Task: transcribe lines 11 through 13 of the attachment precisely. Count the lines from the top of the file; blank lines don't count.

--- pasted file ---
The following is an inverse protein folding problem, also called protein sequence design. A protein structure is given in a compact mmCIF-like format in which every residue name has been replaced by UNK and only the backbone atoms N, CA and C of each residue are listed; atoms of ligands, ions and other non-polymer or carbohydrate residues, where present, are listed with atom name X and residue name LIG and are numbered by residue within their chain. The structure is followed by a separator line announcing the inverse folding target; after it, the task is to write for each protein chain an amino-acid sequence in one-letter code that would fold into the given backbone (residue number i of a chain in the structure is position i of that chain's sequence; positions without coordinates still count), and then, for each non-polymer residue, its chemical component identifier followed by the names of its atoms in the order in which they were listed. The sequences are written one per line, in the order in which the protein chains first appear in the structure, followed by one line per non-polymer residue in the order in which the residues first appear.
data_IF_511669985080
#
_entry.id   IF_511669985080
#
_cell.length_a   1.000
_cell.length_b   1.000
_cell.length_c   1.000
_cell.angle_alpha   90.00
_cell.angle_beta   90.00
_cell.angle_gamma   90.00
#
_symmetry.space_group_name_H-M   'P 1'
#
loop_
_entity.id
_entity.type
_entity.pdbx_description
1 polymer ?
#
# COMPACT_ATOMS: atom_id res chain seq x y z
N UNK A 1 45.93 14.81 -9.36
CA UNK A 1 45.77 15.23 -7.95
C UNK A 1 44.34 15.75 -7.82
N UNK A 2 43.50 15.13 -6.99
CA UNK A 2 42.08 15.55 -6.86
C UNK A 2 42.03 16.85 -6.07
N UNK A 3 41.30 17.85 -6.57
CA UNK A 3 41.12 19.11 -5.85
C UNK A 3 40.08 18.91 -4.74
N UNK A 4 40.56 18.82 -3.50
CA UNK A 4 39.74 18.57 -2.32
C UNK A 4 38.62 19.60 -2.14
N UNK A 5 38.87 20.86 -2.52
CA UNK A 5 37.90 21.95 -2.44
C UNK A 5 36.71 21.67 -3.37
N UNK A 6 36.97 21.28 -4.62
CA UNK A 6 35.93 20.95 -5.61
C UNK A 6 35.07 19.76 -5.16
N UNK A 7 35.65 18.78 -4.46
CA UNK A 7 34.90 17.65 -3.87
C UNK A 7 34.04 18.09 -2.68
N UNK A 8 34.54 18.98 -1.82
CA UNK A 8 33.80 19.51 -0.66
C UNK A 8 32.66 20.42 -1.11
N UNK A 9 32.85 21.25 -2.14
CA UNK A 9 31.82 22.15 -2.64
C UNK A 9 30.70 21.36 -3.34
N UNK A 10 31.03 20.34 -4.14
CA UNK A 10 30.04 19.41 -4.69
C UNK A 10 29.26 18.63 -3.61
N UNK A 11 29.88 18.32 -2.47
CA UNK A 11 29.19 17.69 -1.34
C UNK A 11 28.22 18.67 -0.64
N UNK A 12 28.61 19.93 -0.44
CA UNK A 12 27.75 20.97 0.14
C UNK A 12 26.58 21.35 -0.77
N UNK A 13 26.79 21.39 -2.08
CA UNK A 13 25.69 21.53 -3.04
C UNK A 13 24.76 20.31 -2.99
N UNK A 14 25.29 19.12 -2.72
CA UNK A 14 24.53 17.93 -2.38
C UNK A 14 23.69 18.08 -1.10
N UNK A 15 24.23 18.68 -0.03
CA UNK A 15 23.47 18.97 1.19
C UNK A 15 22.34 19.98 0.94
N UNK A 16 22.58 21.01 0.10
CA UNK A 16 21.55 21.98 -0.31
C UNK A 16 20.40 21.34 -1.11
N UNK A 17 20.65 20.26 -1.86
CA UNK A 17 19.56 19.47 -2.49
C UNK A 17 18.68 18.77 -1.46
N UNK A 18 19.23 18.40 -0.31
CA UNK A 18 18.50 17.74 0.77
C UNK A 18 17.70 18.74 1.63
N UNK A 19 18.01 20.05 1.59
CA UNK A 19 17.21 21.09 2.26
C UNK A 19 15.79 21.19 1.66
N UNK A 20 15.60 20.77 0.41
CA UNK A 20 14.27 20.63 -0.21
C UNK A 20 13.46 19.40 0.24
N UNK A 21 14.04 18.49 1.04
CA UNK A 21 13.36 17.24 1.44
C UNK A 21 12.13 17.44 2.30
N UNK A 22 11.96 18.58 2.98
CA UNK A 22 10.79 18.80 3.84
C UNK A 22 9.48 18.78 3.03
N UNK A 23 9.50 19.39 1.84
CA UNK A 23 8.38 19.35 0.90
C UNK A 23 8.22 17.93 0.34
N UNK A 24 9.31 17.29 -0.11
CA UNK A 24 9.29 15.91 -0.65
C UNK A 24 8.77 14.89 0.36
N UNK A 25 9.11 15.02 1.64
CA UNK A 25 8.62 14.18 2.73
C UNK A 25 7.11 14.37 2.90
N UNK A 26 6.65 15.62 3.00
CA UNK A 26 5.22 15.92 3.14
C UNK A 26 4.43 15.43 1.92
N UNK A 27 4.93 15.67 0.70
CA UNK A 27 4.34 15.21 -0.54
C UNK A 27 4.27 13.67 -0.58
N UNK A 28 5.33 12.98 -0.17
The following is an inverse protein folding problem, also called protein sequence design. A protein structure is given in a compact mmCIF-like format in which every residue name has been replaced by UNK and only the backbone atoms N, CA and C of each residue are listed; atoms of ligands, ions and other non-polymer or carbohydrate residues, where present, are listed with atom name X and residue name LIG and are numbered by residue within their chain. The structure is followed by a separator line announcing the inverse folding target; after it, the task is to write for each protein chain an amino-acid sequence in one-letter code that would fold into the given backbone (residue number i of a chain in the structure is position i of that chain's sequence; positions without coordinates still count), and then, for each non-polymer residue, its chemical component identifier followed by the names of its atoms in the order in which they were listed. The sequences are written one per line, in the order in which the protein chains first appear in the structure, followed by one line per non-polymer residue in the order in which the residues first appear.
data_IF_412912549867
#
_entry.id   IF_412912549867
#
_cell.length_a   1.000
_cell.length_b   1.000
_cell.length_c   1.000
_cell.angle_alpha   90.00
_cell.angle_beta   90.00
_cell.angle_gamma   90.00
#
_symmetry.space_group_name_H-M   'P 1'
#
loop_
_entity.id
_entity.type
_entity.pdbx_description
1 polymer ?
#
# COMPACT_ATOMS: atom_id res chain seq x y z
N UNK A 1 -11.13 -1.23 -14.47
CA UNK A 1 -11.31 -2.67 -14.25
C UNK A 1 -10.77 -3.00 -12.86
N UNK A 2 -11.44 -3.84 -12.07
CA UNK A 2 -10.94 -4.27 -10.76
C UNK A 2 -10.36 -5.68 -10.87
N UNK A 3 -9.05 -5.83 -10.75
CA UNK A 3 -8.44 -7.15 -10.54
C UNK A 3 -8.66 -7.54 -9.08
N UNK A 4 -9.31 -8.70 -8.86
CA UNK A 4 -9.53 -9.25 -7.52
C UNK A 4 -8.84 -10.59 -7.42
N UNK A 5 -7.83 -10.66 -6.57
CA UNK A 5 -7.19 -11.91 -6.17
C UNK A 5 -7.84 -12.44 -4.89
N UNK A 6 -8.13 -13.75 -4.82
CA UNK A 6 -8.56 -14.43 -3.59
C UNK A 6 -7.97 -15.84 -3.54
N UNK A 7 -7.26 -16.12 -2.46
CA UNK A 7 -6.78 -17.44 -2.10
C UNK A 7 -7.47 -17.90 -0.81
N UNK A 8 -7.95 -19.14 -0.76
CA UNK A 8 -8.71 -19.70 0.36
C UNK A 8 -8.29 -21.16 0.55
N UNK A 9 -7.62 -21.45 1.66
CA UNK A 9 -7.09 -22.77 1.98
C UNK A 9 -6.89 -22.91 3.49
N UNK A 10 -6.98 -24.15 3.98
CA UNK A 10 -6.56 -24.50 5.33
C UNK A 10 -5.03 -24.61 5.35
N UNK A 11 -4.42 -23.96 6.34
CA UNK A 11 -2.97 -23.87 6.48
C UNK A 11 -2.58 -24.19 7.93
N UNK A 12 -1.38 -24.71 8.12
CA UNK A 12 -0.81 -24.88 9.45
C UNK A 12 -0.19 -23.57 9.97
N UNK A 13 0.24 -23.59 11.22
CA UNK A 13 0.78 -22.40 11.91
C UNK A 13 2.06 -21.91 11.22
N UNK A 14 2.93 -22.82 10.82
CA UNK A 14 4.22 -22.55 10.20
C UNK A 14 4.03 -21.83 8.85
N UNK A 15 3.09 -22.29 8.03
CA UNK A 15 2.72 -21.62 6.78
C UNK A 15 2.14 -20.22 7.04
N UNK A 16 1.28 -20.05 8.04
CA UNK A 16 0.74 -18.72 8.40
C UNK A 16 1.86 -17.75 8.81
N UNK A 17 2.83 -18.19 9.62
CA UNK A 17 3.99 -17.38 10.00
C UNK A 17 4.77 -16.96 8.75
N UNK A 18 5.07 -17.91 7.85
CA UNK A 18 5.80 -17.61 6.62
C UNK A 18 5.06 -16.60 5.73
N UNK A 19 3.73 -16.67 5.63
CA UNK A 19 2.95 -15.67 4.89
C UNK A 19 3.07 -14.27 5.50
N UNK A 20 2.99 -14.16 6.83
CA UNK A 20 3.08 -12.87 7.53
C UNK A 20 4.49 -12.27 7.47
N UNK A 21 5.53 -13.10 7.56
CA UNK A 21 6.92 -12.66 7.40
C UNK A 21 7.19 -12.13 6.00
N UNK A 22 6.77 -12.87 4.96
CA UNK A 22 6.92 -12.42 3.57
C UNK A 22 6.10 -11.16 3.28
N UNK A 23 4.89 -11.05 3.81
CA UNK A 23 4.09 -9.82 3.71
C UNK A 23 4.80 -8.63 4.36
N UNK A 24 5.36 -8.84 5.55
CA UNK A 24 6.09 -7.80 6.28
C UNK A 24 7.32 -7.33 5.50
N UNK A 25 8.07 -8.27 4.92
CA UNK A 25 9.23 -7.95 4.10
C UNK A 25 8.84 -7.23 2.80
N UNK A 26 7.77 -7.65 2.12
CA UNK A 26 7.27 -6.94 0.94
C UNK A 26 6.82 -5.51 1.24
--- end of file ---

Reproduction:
_cell.angle_gamma   90.00
#
_symmetry.space_group_name_H-M   'P 1'